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Measuring and modeling the performance ofhigh-speed data transport protocols

21 May 2010

Promotie: mw. J.S. Sansa-Otim, 11.00 uur, Academiegebouw, Broerstraat 5, Groningen

Proefschrift: Measuring and modeling the performance ofhigh-speed data transport protocols

Promotor(s): prof.dr. J.M. van der Hulst

Faculteit: Wiskunde en Natuurwetenschappen

Contact: Julianne Sansa-Otim, tel. 050-3634073, e-mail:

Measuring and modeling the performance ofhigh-speed data transport protocols

The widely used Transmission Control Protocol (TCP) for information transfer from computer to computer does not perform optimally in the case of high-speed networks. It either does not effectively use the available bandwidth or causes unnecessary congestion because of its simple control capabilities. The challenge in the era of increasing high-speed bandwidth capabilities and increased use of these capabilities is to improve the data transport protocols such that the available bandwidth is better utilised. Motivated by the requirements of real time Very Long Baseline Interferometry (VLBI) to exploit the standard available network we investigated the behaviour of different high-speed data transport protocols and embarked on network simulations to help evaluate existing and new protocols. Chapter 1 provides a brief description of a number of high-speed applications, reviews the coverage, capacity and quality of service offered by current high-speed networks, and discusses the future growth prospects of these networks. In addition we discuss previous efforts in enhancing TCP, outline the performance metric parameters used to evaluate them and the performance evaluation methodologies employed in this thesis to study the different protocols.

High-speed TCP protocols are not necessarily efficient and can be improved. Before considering improvements to existing protocols it is necessary to first examine their performance in real networks. Chapter 2 describes such experiments for the case of e-VLBI. The goal is twofold: (i) to identify the bottlenecks and analyse what aspect of the TCP protocols causes them; and (ii) to review a practical alternative to real experiments, i.e. network simulations, and examine which methods are appropriate for high-speed bandwidth modeling.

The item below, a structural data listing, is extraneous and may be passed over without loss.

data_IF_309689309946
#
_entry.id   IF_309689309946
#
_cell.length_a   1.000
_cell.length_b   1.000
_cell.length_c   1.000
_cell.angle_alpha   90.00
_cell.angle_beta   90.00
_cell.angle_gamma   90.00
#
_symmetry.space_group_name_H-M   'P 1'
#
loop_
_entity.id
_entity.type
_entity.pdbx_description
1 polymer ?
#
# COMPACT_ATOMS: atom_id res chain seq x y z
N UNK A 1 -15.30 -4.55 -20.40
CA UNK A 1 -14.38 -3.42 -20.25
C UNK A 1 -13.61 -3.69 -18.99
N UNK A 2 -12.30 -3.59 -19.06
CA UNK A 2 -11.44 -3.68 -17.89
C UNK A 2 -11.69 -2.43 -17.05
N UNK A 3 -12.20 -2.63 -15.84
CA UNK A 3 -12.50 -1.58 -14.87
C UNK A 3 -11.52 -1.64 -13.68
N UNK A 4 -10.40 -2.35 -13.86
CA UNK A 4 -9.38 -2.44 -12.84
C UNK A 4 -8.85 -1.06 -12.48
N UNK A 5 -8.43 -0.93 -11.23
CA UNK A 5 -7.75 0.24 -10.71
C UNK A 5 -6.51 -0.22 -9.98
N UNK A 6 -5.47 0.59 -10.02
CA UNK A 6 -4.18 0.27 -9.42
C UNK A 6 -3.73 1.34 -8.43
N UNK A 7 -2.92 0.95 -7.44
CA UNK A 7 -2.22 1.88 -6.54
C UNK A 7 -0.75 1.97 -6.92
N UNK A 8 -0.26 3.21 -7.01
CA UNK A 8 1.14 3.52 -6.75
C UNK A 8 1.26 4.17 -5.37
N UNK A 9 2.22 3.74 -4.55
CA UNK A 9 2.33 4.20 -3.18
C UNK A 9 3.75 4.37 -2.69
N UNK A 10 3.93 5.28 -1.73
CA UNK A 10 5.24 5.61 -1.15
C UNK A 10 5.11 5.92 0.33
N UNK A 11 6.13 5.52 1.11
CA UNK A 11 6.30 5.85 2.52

In Chapter 3 the performance of eight high-speed TCP protocols has been examined in a network simulation environment. One of these is a newly designed protocol (HTCP-BE) which combines the positive aspects of two existing protocols (H-TCP and TCPW). The goal was to quantify performance in terms of throughput and stability and identify the optimal protocol. It is shown that indeed some improvement can be made by combining the positive aspects of two protocols in a new one, HTCP-BE, as proposed in this chapter.

Discrete event simulators are very useful for studying network traffic behaviour, but become too computer intensive in the case of multiple flows in complex network configurations. An elegant solution is to describe network traffic as a fluid, using differential equations. In Chapter 4 we derive fluid flow models for three high-speed protocols and investigate whether these models adequately describe the behaviour of the high-speed protocols in the case of both low-speed and high-speed connections. We implemented both the Random Early Detection (RED) and Droptail (DT) queuing mechanisms in the fluid flow models and conclude that both can be well described. We then use the designed fluid flow models to compare the performance of six TCP protocols on high-speed links and examine throughput, responsiveness, stability and fairness. Finally we briefly discuss the limitations of the fluid flow models we designed and validated.

High-speed TCP protocols with delay-based congestion detection have received far less attention in comparison to their loss-based counterparts . The reason is that measuring delay is considered difficult and unreliable. Loss-based protocols on the other hand are intrinsically inefficient because they require losses to occur in order to adjust to the available bandwidth and therefore introduce irrecoverable loss of bandwidth for themselves and for all other flows. It would be much more elegant if protocols were able to reliably probe the available bandwidth by measuring the delays and adjust the throughput based on the delay experienced to avoid losses altogether. In Chapter 5 we therefore revisit the issue of measuring delay reliably and propose a refined method of measuring available bandwidth which we implement in a new TCP, which we named F-TCP. We then prove using network simulations that this new delay-based TCP is able to operate efficiently in high-speed networks and co-exists fairly, not only with flows using the same protocol, but also with flows using loss-based protocols. We show that F-TCP has good throughput efficiency, responsiveness, intra-protocol fairness and TCP friendliness properties. We also prove fair co-existence between a delay-based protocol (F-TCP) and a loss-based protocol (regular TCP), so F-TCP maintains its fair share of the link.

Finally Chapter 6 provides a summary and future outlook for the research presented in this thesis.

Last modified:13 March 2020 01.16 a.m.
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